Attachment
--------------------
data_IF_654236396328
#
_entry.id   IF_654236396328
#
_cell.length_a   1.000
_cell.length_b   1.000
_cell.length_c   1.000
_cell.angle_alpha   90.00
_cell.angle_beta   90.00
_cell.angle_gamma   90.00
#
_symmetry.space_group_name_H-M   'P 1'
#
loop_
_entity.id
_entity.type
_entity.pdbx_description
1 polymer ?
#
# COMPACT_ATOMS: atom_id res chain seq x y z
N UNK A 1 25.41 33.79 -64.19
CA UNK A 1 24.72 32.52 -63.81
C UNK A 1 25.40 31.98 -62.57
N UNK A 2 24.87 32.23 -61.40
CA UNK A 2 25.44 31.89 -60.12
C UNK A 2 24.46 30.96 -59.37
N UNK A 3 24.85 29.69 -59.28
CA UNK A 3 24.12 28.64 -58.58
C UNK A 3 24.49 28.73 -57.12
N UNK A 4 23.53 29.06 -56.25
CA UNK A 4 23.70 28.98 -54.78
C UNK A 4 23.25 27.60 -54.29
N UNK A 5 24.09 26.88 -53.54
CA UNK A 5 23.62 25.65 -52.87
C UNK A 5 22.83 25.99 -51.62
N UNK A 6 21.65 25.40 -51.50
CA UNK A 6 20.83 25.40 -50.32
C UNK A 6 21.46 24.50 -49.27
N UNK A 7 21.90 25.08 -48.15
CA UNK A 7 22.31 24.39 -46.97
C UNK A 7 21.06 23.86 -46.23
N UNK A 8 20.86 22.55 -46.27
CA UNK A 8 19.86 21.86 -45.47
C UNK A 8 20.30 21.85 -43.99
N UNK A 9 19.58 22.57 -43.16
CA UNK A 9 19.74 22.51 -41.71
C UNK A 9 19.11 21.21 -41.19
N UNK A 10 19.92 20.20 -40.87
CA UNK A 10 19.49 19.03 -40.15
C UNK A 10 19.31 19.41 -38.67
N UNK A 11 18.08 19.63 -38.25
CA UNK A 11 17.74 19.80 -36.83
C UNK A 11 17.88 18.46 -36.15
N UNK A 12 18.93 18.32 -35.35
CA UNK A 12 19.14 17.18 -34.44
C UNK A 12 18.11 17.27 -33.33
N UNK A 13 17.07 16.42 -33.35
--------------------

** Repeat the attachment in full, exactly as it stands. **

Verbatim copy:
data_IF_654236396328
#
_entry.id   IF_654236396328
#
_cell.length_a   1.000
_cell.length_b   1.000
_cell.length_c   1.000
_cell.angle_alpha   90.00
_cell.angle_beta   90.00
_cell.angle_gamma   90.00
#
_symmetry.space_group_name_H-M   'P 1'
#
loop_
_entity.id
_entity.type
_entity.pdbx_description
1 polymer ?
#
# COMPACT_ATOMS: atom_id res chain seq x y z
N UNK A 1 25.41 33.79 -64.19
CA UNK A 1 24.72 32.52 -63.81
C UNK A 1 25.40 31.98 -62.57
N UNK A 2 24.87 32.23 -61.40
CA UNK A 2 25.44 31.89 -60.12
C UNK A 2 24.46 30.96 -59.37
N UNK A 3 24.85 29.69 -59.28
CA UNK A 3 24.12 28.64 -58.58
C UNK A 3 24.49 28.73 -57.12
N UNK A 4 23.53 29.06 -56.25
CA UNK A 4 23.70 28.98 -54.78
C UNK A 4 23.25 27.60 -54.29
N UNK A 5 24.09 26.88 -53.54
CA UNK A 5 23.62 25.65 -52.87
C UNK A 5 22.83 25.99 -51.62
N UNK A 6 21.65 25.40 -51.50
CA UNK A 6 20.83 25.40 -50.32
C UNK A 6 21.46 24.50 -49.27
N UNK A 7 21.90 25.08 -48.15
CA UNK A 7 22.31 24.39 -46.97
C UNK A 7 21.06 23.86 -46.23
N UNK A 8 20.86 22.55 -46.27
CA UNK A 8 19.86 21.86 -45.47
C UNK A 8 20.30 21.85 -43.99
N UNK A 9 19.58 22.57 -43.16
CA UNK A 9 19.74 22.51 -41.71
C UNK A 9 19.11 21.21 -41.19
N UNK A 10 19.92 20.20 -40.87
CA UNK A 10 19.49 19.03 -40.15
C UNK A 10 19.31 19.41 -38.67
N UNK A 11 18.08 19.63 -38.25
CA UNK A 11 17.74 19.80 -36.83
C UNK A 11 17.88 18.46 -36.15
N UNK A 12 18.93 18.32 -35.35
CA UNK A 12 19.14 17.18 -34.44
C UNK A 12 18.11 17.27 -33.33
N UNK A 13 17.07 16.42 -33.35